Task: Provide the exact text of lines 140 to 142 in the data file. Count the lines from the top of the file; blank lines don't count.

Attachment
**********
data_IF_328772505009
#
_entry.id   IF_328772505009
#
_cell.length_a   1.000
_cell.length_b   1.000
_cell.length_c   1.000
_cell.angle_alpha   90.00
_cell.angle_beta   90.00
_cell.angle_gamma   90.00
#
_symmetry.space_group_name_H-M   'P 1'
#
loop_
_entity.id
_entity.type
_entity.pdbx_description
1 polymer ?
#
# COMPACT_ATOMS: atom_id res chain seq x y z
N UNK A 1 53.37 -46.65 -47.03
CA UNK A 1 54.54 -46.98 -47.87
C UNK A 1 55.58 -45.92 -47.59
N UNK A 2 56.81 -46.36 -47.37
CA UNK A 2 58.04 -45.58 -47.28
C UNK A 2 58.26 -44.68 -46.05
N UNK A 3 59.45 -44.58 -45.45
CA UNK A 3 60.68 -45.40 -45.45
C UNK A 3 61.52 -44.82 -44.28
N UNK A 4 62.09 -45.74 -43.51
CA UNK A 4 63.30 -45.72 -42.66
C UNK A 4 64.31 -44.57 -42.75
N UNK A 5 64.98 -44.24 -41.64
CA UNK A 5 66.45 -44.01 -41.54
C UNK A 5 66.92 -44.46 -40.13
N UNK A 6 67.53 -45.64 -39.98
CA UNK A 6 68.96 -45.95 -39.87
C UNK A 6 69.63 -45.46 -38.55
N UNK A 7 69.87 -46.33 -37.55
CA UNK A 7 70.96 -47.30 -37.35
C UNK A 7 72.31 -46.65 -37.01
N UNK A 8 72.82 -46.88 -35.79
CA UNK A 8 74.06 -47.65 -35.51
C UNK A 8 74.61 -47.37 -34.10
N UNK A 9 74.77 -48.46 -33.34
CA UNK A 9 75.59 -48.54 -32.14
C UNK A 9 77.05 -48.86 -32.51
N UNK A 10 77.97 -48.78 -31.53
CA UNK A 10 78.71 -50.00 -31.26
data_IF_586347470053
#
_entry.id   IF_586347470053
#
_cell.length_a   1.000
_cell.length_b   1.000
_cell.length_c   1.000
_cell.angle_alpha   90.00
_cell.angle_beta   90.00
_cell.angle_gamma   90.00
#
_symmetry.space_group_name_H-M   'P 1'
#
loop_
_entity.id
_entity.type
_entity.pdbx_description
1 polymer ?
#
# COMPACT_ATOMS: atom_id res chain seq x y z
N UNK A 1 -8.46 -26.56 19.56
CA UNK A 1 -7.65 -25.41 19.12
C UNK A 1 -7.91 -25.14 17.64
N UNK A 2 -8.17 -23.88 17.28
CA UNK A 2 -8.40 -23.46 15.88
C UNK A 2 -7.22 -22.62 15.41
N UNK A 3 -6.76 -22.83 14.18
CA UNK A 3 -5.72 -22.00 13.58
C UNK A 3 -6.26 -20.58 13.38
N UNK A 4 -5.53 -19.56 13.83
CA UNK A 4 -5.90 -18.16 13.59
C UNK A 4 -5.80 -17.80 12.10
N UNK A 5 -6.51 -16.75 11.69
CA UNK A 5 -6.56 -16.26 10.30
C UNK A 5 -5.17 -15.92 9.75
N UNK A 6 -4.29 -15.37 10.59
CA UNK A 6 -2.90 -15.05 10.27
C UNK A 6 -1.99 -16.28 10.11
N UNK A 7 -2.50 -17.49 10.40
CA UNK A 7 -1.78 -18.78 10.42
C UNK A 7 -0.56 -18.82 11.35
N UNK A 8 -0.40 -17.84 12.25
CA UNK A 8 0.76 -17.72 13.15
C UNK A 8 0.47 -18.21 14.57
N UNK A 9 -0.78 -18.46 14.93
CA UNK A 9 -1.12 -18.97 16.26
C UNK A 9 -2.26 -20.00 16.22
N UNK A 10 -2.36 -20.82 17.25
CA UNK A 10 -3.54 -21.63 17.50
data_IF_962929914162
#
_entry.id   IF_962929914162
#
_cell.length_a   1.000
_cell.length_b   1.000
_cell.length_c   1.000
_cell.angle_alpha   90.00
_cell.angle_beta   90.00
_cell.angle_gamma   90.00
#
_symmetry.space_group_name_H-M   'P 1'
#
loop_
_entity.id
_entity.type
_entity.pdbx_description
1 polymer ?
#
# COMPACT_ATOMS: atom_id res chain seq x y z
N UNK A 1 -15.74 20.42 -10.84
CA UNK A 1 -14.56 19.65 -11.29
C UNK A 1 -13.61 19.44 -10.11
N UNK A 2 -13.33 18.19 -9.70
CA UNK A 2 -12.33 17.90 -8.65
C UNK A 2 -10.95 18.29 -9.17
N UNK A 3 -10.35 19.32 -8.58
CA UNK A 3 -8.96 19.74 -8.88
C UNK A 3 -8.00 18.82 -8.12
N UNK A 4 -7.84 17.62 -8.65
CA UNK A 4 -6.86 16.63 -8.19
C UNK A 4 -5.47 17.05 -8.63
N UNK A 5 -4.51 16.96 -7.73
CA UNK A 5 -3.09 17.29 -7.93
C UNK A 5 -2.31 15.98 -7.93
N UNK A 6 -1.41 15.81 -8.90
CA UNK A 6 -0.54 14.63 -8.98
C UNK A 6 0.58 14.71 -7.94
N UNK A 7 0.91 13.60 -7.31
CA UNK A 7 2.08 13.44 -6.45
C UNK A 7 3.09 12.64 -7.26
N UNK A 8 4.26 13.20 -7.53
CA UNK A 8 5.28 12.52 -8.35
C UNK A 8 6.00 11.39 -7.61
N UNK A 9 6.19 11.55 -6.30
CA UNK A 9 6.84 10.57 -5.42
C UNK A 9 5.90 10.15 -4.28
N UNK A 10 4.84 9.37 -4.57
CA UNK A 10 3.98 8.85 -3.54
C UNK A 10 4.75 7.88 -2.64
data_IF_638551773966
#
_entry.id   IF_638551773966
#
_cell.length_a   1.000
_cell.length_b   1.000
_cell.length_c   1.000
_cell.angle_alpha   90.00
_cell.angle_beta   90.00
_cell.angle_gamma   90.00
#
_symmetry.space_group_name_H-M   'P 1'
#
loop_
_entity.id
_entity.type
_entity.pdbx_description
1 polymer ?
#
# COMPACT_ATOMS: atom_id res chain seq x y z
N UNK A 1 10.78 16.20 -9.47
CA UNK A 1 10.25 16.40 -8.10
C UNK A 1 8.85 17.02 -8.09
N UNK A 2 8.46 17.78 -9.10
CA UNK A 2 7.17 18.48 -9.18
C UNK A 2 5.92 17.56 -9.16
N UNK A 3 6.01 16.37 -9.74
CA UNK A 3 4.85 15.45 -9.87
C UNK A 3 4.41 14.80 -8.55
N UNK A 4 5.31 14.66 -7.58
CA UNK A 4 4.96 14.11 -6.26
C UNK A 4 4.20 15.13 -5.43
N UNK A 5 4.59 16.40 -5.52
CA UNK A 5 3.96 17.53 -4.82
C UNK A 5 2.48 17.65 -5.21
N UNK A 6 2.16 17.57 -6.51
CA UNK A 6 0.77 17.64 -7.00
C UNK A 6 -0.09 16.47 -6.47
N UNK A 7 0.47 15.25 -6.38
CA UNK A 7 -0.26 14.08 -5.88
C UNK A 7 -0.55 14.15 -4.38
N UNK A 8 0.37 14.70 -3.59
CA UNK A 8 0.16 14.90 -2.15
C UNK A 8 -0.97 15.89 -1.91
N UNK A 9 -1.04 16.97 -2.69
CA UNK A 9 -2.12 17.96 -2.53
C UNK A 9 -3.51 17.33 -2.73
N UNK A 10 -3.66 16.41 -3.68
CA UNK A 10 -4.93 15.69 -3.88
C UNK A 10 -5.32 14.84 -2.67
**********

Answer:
N UNK A 8 4.26 13.20 -7.53
CA UNK A 8 5.28 12.52 -8.35
C UNK A 8 6.00 11.39 -7.61